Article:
The scientific journal Nature ran an editorial this week with a rather ominous headline: “Psychopharmacology in Crisis.” What exactly is this “crisis” they speak of? Is it the fact that our current psychiatric drugs are only marginally effective for many patients? Is it the fact that they can often cause side effects that some patients complain are worse than the original disease? No, the “crisis” is that the future of psychopharmacology is in jeopardy, as pharmaceutical companies, university labs, and government funding agencies devote fewer resources to research and development in psychopharmacology. Whether this represents a true crisis, however, is entirely in the eye of the beholder.
In 2010, the pharmaceutical powerhouses Glaxo SmithKline (GSK) and AstraZeneca closed down R&D units for a variety of CNS disorders, a story that received much attention. They suspended their research programs because of the high cost of bringing psychiatric drugs to market, the potential for lawsuits related to adverse events, and the heavy regulatory burdens faced by drug companies in the US and Europe. In response, organizations like the European College of Neuropsychopharmacology (ECNP) and the Institute of Medicine in the US have convened summits to determine how to address this problem.
The “problem,” of course, for pharmaceutical companies is the potential absence of a predictable revenue stream. Over the last several years, big pharma has found it to be more profitable not to develop novel drugs, but new niches for existing agents—a decision driven by MBAs instead of MDs and PhDs. As Steve Hyman, NIMH director, told Science magazine last June, “It’s hardly a rich pipeline. It suggests a sad dearth of ideas and … lots of attempts at patent extensions and new indications for old drugs.”
Indeed, when I look back at the drug approvals of the last three or four years, there really hasn’t been much to get excited about: antidepressants (Lexapro, Pristiq, Cymbalta) that are similar in mechanism to other drugs we’ve been using for years; new antipsychotics (Saphris, Fanapt, Latuda) that are essentially me-too drugs which don’t dramatically improve upon older treatments; existing drugs (Abilify, Seroquel XR) that have received new indications for “add-on” treatment; existing drugs (Silenor, Nuedexta, Kapvay) that have been tweaked and reformulated for new indications; and new drugs (Invega, Oleptro, Invega Sustenna) whose major attraction is a fancy, novel delivery system.
Testing and approval of the above compounds undoubtedly cost billions of dollars (investments which, by the way, are being recovered in the form of higher health care costs to you and me), but the benefit to patients as a whole has been only marginal.
The true crisis, in my mind, is that with each new drug we psychiatrists are led to believe that we’re witnessing the birth of a blockbuster. Not to mention the fact that patients expect the same, especially with the glut of persuasive direct-to-consumer advertising (“Ask your doctor if Pristiq is right for you!”). Most third-party payers, too, are more willing to pay for medication treatment than anything else (although—thankfully—coverage of newer agents often requires the doctor to justify his or her decision), even though many turn out to be a dud.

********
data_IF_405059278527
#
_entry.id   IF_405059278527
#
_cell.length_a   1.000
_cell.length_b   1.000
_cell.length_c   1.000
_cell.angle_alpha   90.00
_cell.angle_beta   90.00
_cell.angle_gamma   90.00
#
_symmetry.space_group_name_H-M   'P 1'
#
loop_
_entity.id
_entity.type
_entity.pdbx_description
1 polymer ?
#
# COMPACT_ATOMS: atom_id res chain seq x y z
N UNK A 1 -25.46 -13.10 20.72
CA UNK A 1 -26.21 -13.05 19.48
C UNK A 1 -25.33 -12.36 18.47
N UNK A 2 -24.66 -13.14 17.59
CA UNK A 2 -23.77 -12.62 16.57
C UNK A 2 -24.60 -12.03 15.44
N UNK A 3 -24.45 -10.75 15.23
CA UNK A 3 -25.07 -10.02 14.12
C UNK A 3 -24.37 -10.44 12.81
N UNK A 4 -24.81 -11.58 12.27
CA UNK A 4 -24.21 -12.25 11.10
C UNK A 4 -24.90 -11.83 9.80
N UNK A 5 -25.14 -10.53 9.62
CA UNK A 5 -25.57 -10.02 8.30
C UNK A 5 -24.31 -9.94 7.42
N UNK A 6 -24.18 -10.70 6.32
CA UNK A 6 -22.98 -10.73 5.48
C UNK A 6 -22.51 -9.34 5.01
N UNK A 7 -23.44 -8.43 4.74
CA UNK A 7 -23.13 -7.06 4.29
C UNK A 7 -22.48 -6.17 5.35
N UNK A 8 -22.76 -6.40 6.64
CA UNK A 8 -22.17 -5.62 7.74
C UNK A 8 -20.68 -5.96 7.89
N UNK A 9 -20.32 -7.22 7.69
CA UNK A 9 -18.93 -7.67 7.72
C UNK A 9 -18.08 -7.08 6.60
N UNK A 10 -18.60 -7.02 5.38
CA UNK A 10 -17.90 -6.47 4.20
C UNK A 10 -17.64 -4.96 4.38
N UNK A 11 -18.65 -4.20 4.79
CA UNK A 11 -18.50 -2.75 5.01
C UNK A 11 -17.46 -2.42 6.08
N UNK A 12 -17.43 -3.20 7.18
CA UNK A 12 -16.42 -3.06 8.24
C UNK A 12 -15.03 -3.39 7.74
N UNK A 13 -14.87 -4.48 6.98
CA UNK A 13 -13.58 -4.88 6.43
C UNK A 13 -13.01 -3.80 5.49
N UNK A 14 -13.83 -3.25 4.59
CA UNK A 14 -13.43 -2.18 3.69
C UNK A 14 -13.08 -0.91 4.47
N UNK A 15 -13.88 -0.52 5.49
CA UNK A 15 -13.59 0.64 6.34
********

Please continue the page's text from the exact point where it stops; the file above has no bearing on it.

In the meantime, this focus on drugs neglects the person behind the illness. Not every person who walks into my office with a complaint of “depression” is a candidate for Viibryd or Seroquel XR. Or even a candidate for antidepressants at all. But the overwhelming bias is that another drug trial might work. “Who knows—maybe the next drug is the ‘right’ one for this patient!”
Recently, I’ve joked with colleagues that I’d like to see a moratorium on psychiatric drug development. Not because our current medications meet all of our needs, or that we can get by without any further research. Not at all. But if we had, say, five years with NO new drugs, we might be able to catch our collective breaths, figure out exactly what we’re treating after all (maybe even have a more fruitful and unbiased discussion about what to put in the new DSM-5), and, perhaps, devote resources to nonpharmacological treatments, without getting caught up in the ongoing psychopharmacology arms race that, for many patients, focuses our attention where it doesn’t belong.
So it looks like my wish might come true. Maybe we can use the upcoming slowdown to determine where the real needs are in psychiatry. Maybe if we devote resources to community mental health services, to drug and alcohol treatment, pay more attention to our patients’ personality traits, lifestyle issues, co-occurring medical illnesses, and respond to their goals for treatment rather than AstraZeneca’s or Pfizer’s, we can improve the care we provide and figure out where new drugs might truly pay off. Along the way, we can spend some time following the guidelines discussed in a recent report in the Archives of Internal Medicine, and practice “conservative prescribing”—i.e., making sensible decisions about what we prescribe and why.
Sometimes, it is true that less is more. When Big Pharma backs out of drug development, it’s not necessarily a bad thing. In fact, it may be precisely what the doctor ordered.